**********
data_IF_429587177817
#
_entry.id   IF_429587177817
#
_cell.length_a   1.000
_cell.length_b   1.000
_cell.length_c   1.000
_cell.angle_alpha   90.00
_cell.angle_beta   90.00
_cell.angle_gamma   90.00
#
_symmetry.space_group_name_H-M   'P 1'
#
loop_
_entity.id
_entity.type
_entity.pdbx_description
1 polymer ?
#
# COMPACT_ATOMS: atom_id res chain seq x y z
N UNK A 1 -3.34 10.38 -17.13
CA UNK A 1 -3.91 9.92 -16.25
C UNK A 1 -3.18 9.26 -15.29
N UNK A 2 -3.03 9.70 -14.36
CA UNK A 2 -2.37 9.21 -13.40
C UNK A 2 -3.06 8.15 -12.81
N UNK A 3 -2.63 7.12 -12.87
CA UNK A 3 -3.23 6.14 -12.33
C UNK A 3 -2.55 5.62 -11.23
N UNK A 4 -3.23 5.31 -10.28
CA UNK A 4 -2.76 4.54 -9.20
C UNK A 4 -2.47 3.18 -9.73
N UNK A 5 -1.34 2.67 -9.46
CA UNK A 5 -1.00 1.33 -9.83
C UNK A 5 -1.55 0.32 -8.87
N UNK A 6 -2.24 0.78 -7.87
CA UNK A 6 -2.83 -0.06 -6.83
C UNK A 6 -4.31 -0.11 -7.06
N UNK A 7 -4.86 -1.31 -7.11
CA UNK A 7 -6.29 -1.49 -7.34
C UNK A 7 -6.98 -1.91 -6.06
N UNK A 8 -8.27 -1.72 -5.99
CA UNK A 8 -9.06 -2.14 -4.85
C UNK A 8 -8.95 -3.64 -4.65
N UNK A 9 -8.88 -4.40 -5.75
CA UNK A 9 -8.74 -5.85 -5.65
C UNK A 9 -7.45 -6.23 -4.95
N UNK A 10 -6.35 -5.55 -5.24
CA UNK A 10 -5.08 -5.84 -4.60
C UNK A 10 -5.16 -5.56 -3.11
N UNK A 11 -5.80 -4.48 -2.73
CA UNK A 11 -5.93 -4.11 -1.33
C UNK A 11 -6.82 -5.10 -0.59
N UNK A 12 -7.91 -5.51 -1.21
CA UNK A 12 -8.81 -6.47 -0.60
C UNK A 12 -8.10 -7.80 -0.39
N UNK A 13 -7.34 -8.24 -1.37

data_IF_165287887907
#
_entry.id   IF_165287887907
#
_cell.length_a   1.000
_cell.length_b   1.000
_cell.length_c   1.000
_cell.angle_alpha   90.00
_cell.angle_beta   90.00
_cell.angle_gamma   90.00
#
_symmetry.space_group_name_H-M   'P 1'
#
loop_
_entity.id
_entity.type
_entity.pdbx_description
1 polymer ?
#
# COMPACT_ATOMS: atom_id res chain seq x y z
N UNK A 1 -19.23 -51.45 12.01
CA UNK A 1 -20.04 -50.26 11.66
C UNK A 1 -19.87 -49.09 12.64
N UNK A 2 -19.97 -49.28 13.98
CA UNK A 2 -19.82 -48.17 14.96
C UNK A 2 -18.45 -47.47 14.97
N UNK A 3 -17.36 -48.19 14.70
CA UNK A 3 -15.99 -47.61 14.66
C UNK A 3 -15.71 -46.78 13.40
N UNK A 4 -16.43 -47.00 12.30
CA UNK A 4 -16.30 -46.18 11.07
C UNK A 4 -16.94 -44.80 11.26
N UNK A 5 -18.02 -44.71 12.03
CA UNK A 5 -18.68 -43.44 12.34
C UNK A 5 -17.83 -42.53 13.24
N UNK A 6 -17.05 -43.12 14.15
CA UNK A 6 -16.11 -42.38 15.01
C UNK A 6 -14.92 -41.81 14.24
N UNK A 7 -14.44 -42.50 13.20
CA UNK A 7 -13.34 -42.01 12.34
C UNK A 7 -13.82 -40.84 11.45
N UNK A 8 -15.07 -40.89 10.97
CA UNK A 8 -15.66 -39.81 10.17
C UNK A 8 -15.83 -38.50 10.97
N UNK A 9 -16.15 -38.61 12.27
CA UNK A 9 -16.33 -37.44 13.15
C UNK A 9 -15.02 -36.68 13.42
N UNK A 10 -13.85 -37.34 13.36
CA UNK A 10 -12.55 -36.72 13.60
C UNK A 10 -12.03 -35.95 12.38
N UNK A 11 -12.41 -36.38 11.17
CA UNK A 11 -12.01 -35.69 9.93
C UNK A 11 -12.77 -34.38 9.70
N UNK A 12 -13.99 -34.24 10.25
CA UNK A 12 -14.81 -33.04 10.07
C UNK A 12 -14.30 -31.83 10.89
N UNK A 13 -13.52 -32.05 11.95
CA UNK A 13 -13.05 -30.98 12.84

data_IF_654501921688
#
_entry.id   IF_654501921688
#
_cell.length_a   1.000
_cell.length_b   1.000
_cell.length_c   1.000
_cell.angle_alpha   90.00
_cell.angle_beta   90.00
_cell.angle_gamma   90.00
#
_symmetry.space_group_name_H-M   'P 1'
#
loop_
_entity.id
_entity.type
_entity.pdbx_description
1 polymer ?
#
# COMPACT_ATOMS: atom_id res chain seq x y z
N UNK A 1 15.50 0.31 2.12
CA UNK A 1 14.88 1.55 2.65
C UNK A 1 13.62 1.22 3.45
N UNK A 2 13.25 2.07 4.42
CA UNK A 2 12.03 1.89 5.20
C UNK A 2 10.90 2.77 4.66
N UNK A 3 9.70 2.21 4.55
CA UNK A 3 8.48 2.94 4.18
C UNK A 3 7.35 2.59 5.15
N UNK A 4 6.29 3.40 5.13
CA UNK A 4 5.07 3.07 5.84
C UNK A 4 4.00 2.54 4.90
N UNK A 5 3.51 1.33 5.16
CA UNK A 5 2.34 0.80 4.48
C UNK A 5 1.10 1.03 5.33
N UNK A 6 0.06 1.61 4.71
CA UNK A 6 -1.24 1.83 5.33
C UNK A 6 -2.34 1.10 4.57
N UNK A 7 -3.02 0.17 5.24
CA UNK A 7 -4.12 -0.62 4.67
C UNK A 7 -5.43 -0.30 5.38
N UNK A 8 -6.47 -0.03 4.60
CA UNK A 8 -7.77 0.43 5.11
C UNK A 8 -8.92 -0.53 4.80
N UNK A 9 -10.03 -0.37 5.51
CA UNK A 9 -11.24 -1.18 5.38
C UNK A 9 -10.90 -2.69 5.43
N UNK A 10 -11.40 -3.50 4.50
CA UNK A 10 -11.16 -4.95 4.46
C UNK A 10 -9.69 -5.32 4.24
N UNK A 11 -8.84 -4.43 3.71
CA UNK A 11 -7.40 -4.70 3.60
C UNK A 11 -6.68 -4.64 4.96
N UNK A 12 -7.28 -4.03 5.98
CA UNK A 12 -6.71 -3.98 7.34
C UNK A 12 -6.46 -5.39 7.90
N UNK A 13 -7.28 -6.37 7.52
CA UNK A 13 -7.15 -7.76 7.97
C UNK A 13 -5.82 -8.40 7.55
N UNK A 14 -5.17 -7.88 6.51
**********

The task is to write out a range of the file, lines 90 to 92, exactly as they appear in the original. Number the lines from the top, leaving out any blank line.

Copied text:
N UNK A 5 -18.02 -44.71 12.03
CA UNK A 5 -18.68 -43.44 12.34
C UNK A 5 -17.83 -42.53 13.24